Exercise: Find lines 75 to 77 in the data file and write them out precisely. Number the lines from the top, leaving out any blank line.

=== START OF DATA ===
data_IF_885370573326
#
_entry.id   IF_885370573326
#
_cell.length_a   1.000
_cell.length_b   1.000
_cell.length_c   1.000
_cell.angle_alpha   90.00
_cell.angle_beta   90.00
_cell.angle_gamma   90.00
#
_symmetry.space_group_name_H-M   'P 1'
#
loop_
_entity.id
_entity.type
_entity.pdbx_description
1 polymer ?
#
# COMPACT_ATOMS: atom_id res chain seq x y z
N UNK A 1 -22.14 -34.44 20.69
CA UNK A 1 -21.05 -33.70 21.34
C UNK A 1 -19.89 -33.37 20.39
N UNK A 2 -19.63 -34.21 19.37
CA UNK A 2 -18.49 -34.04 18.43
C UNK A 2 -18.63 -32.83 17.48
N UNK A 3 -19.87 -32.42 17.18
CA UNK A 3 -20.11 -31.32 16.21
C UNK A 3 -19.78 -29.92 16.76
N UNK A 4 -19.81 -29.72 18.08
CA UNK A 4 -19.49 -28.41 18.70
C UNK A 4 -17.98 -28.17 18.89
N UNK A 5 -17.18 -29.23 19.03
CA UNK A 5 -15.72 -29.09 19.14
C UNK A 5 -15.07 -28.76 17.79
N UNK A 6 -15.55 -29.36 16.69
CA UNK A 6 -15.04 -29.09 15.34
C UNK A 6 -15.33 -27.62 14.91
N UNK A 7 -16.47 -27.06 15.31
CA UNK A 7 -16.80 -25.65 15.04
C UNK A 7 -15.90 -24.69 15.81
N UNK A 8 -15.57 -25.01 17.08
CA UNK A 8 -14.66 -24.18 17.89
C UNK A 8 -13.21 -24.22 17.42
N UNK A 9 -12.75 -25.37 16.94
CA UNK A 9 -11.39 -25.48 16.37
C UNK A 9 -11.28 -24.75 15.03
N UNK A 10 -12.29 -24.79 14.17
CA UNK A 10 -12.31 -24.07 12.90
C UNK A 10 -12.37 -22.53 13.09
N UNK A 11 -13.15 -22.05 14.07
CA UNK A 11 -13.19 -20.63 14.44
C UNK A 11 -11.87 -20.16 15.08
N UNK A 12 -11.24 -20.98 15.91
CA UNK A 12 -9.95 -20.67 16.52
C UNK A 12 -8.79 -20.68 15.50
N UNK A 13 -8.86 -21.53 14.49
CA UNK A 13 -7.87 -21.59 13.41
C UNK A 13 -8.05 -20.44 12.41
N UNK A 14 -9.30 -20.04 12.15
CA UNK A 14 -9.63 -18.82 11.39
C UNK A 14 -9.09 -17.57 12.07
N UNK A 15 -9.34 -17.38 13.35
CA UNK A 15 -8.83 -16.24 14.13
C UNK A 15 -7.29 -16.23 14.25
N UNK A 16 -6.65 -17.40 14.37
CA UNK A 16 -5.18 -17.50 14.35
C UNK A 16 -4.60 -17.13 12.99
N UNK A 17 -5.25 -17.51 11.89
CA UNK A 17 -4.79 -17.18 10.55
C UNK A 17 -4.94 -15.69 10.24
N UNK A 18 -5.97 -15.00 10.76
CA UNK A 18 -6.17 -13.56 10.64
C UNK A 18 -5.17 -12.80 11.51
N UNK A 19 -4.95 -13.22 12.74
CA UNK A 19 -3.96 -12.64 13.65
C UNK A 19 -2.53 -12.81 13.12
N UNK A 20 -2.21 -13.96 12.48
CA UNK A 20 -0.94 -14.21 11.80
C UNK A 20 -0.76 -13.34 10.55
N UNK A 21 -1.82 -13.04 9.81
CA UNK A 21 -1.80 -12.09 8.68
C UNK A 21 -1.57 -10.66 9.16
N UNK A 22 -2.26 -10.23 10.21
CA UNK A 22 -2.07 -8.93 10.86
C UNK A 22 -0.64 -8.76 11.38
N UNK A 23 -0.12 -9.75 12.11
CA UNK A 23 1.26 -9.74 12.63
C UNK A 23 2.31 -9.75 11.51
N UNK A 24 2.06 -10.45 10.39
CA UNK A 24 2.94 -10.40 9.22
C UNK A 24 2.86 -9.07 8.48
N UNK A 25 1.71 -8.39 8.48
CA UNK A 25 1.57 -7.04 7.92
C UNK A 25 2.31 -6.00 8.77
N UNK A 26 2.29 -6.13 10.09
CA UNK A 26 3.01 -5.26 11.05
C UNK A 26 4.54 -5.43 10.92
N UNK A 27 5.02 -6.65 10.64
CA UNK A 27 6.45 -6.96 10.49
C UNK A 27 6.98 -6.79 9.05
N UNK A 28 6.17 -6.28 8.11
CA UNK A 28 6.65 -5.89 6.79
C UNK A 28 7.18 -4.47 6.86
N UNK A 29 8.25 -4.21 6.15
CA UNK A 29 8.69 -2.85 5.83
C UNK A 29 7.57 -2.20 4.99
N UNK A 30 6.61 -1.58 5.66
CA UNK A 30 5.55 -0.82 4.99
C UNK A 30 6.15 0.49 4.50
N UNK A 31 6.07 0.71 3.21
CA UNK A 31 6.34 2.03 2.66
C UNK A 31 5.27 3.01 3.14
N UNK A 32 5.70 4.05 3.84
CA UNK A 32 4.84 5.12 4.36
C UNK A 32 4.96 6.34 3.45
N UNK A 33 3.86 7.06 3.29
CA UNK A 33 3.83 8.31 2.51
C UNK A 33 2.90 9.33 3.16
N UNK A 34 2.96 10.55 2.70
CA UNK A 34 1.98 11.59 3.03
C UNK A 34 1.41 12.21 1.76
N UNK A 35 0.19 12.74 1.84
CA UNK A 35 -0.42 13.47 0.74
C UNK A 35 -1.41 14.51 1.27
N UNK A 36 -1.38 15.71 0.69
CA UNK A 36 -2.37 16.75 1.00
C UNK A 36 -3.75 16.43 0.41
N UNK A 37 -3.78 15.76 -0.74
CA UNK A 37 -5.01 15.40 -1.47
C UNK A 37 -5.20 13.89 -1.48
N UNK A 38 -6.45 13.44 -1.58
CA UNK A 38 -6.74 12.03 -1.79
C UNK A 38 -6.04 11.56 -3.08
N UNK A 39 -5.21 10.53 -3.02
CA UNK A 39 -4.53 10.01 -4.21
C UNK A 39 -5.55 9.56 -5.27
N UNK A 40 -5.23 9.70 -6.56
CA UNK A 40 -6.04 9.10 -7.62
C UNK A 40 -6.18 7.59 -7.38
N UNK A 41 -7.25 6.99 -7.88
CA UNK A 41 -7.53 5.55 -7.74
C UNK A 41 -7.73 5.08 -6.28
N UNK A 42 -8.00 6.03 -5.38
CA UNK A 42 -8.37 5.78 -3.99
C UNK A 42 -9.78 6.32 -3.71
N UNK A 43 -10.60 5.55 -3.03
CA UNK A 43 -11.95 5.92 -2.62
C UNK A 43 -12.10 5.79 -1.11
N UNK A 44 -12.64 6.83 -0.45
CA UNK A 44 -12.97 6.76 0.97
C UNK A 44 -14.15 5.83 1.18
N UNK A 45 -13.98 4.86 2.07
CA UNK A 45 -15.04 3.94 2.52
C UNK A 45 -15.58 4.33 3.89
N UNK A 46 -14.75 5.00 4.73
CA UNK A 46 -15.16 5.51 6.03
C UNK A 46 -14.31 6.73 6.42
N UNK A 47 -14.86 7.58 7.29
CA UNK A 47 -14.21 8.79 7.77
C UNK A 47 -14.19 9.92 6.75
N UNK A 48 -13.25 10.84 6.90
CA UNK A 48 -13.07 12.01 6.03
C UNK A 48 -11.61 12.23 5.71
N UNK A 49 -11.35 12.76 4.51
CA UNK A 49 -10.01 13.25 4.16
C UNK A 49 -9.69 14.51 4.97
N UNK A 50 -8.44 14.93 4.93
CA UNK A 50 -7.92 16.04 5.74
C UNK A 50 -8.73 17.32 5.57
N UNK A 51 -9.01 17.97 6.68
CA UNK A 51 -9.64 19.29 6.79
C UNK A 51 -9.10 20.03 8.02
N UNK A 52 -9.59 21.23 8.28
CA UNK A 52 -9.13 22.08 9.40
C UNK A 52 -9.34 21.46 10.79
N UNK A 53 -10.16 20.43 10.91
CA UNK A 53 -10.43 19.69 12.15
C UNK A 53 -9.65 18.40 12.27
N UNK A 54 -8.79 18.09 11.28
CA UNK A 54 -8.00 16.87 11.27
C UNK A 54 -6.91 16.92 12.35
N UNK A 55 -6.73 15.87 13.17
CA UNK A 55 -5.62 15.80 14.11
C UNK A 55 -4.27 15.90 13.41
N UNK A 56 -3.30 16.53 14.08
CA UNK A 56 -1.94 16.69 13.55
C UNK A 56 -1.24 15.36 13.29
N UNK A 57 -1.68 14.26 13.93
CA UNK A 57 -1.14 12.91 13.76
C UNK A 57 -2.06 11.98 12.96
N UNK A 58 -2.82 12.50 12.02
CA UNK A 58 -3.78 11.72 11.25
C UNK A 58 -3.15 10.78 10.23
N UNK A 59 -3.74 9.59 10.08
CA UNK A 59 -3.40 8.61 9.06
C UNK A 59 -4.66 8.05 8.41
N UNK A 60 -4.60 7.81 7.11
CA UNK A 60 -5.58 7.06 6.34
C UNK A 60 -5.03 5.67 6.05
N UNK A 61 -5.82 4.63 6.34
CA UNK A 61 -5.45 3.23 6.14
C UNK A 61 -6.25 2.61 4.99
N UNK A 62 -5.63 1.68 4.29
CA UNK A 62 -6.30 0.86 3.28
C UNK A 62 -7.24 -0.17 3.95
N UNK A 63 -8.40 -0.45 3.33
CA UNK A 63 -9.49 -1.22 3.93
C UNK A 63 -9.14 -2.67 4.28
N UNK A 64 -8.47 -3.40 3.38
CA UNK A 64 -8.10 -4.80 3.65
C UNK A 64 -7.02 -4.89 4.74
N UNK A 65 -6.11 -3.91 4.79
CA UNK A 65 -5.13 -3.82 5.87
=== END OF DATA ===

N UNK A 19 -4.95 -13.22 12.74
CA UNK A 19 -3.96 -12.64 13.65
C UNK A 19 -2.53 -12.81 13.12